Saturday, February 19, 2011

Deferential forms of addresses

Sometime ago, a friend of mine, a young woman whose stable intellectual diet is Hollywood movies and television chat shows, committed a faux pas.  She was walking out of an auditorium after watching a cultural programme when she saw in front of her Krishna Rao, a retired professor of English, whom she had met a couple of times earlier.  "How are you, Mr Krishna Rao?"  she greeted him in a chirpy voice.  The rising intonation fell flat on Krishna Rao's face: what greeted her back was an admonishing look from the professor.  "I only greeted him.  Why did he give me a dirty look?"  the young woman asked me.

Krishna Rao answered the question when I met him a few days later: "I am used to being addressed in a respectful way – as ‘mastraru’ or 'sir' or 'Krishna Rao garu'.  But the lady mistered me: she called me 'Mr Krishna Rao'!  I couldn't stand that familiarity."  I would have shocked him if I had told him that the young woman, who is ten years my junior, and I are on first-name terms.

But Krishna Rao is far from being an exception.  As likely as not, any other Indian of Krishna Rao's stature would have taken offence at being addressed as "Mr--".  We may have taken easily to western social mores, but the old Indian practice of addressing an elderly or a respected person formally in the third person is too deep-rooted to give in to western modes.

There is another aspect to it.  If you are treated with respect in a particular manner by a large number of people over a period of time, you grow to like it and expect to be treated that way, however excessively mannered and ludicrous it may be.  I am used to not only being addressed as "sir" but also being referred to as "sir” ("Sir said he would help us.") by people who are either younger than me or below me in the professional hierarchy.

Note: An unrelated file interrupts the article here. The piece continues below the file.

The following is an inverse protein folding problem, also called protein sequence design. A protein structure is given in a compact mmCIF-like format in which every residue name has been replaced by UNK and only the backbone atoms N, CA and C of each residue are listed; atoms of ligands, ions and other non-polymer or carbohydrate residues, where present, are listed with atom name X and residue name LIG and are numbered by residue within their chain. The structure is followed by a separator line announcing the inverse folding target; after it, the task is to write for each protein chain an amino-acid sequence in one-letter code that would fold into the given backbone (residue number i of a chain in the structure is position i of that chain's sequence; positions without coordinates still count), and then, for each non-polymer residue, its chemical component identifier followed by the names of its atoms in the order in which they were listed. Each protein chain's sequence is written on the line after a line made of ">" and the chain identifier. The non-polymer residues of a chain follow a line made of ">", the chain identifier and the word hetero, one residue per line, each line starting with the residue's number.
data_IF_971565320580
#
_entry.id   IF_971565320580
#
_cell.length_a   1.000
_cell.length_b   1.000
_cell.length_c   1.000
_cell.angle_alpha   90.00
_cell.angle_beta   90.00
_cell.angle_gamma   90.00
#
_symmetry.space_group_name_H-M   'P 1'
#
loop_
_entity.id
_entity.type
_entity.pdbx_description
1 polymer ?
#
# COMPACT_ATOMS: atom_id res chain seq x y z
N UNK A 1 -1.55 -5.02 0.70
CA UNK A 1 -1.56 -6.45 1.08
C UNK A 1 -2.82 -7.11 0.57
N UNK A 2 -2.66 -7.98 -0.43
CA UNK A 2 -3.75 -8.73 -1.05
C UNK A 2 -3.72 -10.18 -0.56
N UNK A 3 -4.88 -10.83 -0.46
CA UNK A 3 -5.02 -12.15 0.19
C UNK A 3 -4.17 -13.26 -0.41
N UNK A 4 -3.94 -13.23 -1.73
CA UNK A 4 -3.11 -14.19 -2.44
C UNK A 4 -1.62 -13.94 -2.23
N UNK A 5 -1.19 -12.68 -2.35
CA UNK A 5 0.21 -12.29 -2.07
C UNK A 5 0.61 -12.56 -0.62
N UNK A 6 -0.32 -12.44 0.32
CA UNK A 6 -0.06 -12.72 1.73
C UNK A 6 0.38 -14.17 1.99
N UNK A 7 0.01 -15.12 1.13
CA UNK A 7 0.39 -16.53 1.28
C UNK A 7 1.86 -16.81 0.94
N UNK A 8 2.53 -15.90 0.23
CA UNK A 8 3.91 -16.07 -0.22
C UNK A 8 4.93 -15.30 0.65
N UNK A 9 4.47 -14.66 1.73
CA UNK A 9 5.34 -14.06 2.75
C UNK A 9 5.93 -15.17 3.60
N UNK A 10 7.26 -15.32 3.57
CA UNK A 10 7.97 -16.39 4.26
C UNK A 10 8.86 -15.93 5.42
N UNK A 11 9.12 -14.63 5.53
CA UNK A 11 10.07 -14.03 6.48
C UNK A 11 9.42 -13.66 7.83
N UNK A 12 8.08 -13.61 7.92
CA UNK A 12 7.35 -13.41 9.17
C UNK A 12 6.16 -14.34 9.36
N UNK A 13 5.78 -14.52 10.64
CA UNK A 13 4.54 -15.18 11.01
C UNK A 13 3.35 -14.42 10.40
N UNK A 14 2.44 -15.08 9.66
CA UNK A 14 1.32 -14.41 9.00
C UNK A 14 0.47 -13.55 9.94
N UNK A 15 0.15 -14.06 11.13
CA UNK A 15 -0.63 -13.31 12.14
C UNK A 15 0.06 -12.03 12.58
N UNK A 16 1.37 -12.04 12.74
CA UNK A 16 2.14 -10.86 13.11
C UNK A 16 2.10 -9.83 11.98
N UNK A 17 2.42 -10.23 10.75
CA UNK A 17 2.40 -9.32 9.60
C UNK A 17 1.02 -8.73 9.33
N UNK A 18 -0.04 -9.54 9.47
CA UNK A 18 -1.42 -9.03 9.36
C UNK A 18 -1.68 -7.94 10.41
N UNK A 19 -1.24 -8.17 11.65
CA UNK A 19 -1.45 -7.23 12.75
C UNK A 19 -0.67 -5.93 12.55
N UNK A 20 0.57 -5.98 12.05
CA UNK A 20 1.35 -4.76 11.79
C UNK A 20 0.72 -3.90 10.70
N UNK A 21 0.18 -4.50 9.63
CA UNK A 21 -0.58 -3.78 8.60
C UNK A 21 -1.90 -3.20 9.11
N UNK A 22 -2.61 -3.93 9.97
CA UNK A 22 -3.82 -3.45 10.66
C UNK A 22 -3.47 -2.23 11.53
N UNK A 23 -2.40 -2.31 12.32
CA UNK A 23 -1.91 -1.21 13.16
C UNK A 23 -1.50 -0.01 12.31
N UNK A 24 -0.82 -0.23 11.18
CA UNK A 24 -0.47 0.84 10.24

A young friend carries this a bit too far: he addresses me as "your goodself"!  Here is a sample: "If your goodself comes here at 10 o'clock…"   I won't be surprised even if he says, "Your goodself says in your goodself's column today …"   This deferential form of the second person is in effect the third person and springs from the belief not only in Indian culture but several others that the singular form ("you"), when used with reference to a respected person, is over-familiar and therefore vulgar.  I am so used to this overcourteous form that I wonder whether I will take kindly to the use of the unadorned "you" with reference to me by the same person.

Deferential forms come in handy: they can tone down offence.  If the above-mentioned friend of mine, a master of the Oriental hyperbole, were to apologize to me, he would do so in style: "Your goodself is certainly right and I am wrong, as your goodself always is."  And I would look stupid.

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